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Green Tax Reform and Competitiveness

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  • Koskela, Erkki
  • Schöb, Ronnie
  • Sinn, Hans-Werner

Abstract

This paper develops a model of a small open economy that produces an export good with domestic labour and imported energy and is stuck in an unemployment situation resulting from an excessive fixed net-of-tax wage rate. We study a revenue-neutral green tax reform that substitutes energy for wage taxes. A moderate green tax reform will boost employment, improve welfare, and increase the economy's competitiveness. The driving force behind these results is the technological substitution process that a green tax reform will bring about by inducing the producers to substitute labour for energy as factors of production. The resulting reduction in unemployment is welfare increasing since energy, which the country has to buy at its true national opportunity cost, is replaced with labour, whose price is above its social opportunity cost. As long as the labour tax rate exceeds the resource tax rate, a revenue-neutral green-tax reform will reduce the domestic firms' unit cost of production and hence increase international competitiveness and output of the economy.

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Bibliographic Info

Paper provided by The Research Institute of the Finnish Economy in its series Discussion Papers with number 731.

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Length: 15 pages
Date of creation: 2000
Date of revision:
Handle: RePEc:rif:dpaper:731

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References

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  1. Alesina, Alberto & Perotti, Roberto, 1997. "The Welfare State and Competitiveness," American Economic Review, American Economic Association, vol. 87(5), pages 921-39, December.
  2. Wolfram F. Richter & Kerstin Schneider, 2001. "Taxing Mobile Capital with Labor Market Imperfections," CESifo Working Paper Series 477, CESifo Group Munich.
  3. Koskela, Erkki & Schob, Ronnie, 1999. "Alleviating unemployment:: The case for green tax reforms," European Economic Review, Elsevier, vol. 43(9), pages 1723-1746, October.
  4. Bovenberg, A Lans & de Mooij, Ruud A, 1997. "Environmental Levies and Distortionary Taxation: Reply," American Economic Review, American Economic Association, vol. 87(1), pages 252-53, March.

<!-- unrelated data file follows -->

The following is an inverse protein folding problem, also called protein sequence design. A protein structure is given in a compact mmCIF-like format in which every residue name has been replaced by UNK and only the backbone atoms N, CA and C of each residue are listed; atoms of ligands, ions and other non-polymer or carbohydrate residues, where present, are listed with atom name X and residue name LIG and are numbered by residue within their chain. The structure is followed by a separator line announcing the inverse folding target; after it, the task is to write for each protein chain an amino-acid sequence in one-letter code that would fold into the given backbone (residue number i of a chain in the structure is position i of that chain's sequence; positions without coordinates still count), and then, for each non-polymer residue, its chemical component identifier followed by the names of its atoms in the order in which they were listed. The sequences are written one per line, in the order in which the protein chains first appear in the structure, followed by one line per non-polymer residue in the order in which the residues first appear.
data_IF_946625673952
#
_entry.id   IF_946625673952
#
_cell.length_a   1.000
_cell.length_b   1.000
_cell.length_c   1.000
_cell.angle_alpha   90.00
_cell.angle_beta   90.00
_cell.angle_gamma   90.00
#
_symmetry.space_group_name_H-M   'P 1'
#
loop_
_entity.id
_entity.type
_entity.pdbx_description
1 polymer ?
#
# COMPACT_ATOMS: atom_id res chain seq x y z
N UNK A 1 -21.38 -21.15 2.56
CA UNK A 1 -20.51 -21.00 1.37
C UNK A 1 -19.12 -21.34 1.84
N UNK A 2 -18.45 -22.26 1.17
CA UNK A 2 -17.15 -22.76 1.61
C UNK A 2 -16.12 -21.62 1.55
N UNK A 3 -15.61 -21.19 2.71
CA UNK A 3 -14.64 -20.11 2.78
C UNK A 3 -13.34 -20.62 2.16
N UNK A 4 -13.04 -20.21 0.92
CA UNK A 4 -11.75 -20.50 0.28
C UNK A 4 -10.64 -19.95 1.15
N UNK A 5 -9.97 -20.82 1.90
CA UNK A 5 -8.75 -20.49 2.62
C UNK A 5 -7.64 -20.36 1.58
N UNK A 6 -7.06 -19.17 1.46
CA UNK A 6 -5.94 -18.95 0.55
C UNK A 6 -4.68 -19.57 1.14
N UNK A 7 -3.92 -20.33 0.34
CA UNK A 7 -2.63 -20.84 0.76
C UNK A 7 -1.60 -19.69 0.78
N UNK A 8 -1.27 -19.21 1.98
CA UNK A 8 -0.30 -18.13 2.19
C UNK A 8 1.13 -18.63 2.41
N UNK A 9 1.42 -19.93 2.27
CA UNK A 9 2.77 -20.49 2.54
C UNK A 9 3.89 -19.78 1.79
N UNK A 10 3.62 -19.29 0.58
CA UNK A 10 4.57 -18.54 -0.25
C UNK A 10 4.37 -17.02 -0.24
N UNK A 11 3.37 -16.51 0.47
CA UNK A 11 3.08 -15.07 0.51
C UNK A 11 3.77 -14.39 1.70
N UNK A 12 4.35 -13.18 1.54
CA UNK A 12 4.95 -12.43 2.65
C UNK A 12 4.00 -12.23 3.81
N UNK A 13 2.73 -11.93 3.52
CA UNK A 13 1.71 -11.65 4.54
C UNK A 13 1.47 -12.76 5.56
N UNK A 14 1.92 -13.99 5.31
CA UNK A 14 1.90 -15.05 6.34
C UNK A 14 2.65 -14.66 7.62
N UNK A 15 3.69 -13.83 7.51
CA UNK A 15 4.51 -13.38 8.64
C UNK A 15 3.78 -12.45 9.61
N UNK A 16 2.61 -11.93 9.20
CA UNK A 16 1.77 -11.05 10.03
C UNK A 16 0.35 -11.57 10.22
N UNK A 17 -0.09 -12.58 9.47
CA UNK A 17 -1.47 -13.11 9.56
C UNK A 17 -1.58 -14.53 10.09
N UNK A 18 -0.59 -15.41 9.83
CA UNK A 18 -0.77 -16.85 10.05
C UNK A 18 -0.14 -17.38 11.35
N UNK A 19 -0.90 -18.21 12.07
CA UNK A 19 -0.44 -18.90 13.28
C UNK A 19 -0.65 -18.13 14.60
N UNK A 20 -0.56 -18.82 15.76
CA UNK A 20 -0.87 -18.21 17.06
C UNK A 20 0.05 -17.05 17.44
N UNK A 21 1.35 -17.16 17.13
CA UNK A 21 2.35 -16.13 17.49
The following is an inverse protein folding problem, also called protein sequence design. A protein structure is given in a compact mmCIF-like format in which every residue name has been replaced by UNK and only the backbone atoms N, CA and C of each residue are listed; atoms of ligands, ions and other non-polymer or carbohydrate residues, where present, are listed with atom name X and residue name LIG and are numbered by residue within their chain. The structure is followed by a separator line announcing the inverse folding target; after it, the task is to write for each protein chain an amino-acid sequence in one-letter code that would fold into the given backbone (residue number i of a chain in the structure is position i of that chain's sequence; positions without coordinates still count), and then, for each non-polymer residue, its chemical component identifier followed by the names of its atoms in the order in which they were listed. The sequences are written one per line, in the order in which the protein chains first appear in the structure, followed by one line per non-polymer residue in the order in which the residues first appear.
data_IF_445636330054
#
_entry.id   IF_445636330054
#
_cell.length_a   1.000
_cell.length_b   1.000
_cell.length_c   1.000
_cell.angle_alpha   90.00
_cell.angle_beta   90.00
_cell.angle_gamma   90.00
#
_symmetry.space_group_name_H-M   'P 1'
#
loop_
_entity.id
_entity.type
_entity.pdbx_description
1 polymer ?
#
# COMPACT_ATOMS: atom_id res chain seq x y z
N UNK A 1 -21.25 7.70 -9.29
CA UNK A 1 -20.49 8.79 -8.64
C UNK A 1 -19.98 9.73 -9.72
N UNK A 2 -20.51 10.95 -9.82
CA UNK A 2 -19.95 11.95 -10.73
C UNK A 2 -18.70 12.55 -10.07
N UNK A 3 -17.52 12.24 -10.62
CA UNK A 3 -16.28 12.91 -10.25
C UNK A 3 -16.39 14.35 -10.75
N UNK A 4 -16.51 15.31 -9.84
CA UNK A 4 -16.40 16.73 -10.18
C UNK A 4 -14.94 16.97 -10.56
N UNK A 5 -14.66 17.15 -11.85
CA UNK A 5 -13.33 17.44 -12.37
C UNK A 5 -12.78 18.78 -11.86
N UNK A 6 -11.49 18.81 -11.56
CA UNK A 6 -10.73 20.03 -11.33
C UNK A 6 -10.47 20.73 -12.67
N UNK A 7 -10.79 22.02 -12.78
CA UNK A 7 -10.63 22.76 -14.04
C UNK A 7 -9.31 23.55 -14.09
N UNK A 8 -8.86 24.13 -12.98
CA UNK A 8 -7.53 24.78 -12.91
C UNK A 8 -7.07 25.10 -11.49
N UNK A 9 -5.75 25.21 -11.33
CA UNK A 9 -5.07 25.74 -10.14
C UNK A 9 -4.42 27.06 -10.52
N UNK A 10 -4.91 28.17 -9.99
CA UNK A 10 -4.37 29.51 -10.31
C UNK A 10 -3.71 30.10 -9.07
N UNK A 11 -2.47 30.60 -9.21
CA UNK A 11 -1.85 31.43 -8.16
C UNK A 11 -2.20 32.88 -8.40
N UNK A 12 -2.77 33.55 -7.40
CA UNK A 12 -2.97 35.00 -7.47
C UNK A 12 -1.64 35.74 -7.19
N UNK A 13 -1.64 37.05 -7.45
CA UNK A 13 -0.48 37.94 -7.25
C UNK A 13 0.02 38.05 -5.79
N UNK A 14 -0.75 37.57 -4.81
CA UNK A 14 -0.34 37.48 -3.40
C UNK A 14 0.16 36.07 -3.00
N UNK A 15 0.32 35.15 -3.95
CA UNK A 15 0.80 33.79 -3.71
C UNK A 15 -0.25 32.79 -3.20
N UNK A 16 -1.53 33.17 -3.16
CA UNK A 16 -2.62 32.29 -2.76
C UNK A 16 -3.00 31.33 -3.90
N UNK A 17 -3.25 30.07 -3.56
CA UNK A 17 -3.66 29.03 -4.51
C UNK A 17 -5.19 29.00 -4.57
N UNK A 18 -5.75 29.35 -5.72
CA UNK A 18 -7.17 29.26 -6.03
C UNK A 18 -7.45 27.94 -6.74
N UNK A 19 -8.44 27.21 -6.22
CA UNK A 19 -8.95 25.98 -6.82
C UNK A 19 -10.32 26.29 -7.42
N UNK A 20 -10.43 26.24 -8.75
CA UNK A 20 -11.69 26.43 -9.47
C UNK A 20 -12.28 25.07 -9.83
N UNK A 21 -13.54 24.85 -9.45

5. Bovenberg, A.L. & Mooij, R.A. de, 1994. "Environmental levies and distortionary taxation," Open Access publications from Tilburg University urn:nbn:nl:ui:12-152985, Tilburg University.
  6. Erkki Koskela & Ronnie Schöb & Hans-Werner Sinn, 1998. "Pollution, Factor Taxation and Unemployment," International Tax and Public Finance, Springer, vol. 5(3), pages 379-396, July.
  7. Bucovetsky, Sam & Wilson, John Douglas, 1991. "Tax competition with two tax instruments," Regional Science and Urban Economics, Elsevier, vol. 21(3), pages 333-350, November.
  8. Perotti, Roberto & Alesina, Alberto, 1997. "The Welfare State and Competitiveness," Scholarly Articles 4553027, Harvard University Department of Economics.
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Citations

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Cited by:
  1. Thomas Aronsson, 2005. "Environmental Policy, Efficient Taxation and Unemployment," International Tax and Public Finance, Springer, vol. 12(2), pages 131-144, March.
  2. Albert, Max & Meckl, Jürgen, 1999. "Green tax reform and two-component unemployment: Double dividend or double loss?," Discussion Papers, Series 1 297, University of Konstanz, Department of Economics.
  3. Boeters, Stefan, 2001. "Green tax reform and employment: the interaction of profit and factor taxes," ZEW Discussion Papers 01-45, ZEW - Zentrum für Europäische Wirtschaftsforschung / Center for European Economic Research.
  4. Reto Schleiniger & Stefan Felder, . "Fossile Energiepolitik jenseits von Kyoto," IEW - Working Papers 078, Institute for Empirical Research in Economics - University of Zurich.
  5. O'Ryan, Raúl & de Miguel, Carlos J. & Miller, Sebastian & Munasinghe, Mohan, 2005. "Computable general equilibrium model analysis of economywide cross effects of social and environmental policies in Chile," Ecological Economics, Elsevier, vol. 54(4), pages 447-472, September.
  6. Christoph Böhringer & Andreas Löschel & Heinz Welsch, 2008. "Environmental Taxation and Induced Structural Change in an Open Economy: The Role of Market Structure," German Economic Review, Verein für Socialpolitik, vol. 9, pages 17-40, 02.

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